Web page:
: Just to ask if I had got his letter.

: What did he say?

: Only - only - after asking if I'd got his letter, that it would be well for me to remember that we were very very good friends indeed.

: Then you went back with him to his cabin?

: No, No.

: You're prepared to swear to that?

: I am.

: That he left you at about 7.10 and you never saw him again?

: I - never - saw him again.

: Then what in hades were you doing all that time? It didn't take you 50 minutes to change.

: No, no. I read a little first, I told you, but I never left my cabin. I am prepared to swear to that before Almighty God.

: What did you read?

: I read an essay of R. L. Stevenson's.

: What was it about?

: What was it about? Why, it was .......well, you know I really can't remember; most odd indeed, I can't remember, most unusual.

: Listen, Bishop, you're in a spot, you're in a spot I say. I've got all the movements of every other party in this ship checked up, and, unless you can prove your alibi, I am proposing to run you for the murder of Bolitho Blane.

: You can't, you can't do that. I didn't do it.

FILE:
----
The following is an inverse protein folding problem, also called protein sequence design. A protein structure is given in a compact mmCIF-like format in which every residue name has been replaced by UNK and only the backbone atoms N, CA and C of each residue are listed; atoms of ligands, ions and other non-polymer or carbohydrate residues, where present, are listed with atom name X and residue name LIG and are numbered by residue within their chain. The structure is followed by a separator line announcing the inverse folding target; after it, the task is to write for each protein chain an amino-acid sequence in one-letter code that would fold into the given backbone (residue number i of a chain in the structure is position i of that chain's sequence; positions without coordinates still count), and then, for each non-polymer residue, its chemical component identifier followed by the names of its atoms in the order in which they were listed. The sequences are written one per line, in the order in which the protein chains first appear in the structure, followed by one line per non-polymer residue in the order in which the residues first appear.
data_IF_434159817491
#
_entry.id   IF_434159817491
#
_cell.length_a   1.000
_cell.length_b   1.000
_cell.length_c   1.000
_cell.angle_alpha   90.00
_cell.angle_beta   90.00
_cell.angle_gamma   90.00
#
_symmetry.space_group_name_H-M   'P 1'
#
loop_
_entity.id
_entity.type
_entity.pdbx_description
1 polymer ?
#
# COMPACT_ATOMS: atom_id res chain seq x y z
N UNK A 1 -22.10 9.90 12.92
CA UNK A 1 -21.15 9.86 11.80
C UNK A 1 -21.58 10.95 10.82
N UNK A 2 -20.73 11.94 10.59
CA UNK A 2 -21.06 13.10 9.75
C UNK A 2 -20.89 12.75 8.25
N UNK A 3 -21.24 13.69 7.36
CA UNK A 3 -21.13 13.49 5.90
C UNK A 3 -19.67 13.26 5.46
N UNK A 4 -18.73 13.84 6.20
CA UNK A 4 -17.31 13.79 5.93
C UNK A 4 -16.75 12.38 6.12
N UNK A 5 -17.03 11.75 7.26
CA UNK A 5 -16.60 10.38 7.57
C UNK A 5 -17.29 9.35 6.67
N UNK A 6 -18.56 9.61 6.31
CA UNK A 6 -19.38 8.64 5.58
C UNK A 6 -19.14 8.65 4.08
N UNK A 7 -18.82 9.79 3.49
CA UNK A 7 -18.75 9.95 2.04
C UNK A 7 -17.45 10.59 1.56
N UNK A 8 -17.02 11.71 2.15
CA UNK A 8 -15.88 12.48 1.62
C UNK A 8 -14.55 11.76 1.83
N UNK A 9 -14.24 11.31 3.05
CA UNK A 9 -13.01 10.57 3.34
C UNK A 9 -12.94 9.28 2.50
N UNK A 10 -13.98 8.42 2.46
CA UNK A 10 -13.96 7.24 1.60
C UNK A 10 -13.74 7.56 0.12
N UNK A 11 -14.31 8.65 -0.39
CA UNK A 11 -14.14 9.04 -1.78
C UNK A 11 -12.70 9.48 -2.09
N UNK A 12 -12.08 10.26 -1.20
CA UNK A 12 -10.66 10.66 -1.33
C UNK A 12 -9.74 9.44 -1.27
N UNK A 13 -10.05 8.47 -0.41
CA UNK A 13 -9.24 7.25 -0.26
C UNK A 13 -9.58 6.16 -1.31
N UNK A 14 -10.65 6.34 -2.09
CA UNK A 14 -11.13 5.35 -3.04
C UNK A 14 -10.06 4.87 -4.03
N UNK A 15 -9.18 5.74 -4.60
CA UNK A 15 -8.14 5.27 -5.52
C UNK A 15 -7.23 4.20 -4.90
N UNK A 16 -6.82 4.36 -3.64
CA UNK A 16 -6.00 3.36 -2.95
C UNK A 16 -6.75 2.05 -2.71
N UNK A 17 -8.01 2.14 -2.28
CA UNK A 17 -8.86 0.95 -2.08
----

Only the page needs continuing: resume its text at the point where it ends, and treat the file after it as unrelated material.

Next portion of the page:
: You had motive, you had opportunity. You killed Bolitho Blane and I'm sending you to the chair for it. Get that.

: What was the essay about? What was it about. I don't know; that infernal hammering all the time .......I couldn't concentrate for a moment.

: What hammering? You haven't mentioned hammering before.

: Oh, indeed, it was terrible. From about ten minutes after Blane had left me until I went up to the lounge changed it didn't stop for a moment.

: For the love of Mike! Couldn't you have told me that before?

: Why certainly, but I never thought it important. Now what was that essay about ? I really .......

: Oh, to hell with the essay. That hammering must have been the carpenter who was outside your cabin all the time.

: Yes - yes, the carpenter. I said good evening to him when I went up to dinner at eight o'clock.

: Well, now, if that isn't the limit. I'll check up on it, but Bishop, I reckon it lets you out.

: And our suspects after all this are...


In closing this report I now have to confess myself completely at a loss. The situation has developed this afternoon in a most remarkable manner and it is even more baffling than it was at mid-day.

After the examination which I conducted this morning it was quite apparent that numerous members of the party had ample motive for wishing Blane dead. The trouble appeared then to be to fix upon the actual perpetrator of the crime but, since then, so much new evidence has come to light I am now far more befogged that I was before.

In the last stages of my examination this afternoon I had quite made up my mind that the Bishop of Bude was the guilty party, but the ship's carpenter, Jenks, confirmed his statement and it is quite clear that he never left his cabin between 7.45 and 8.0, when he went straight up to the lounge.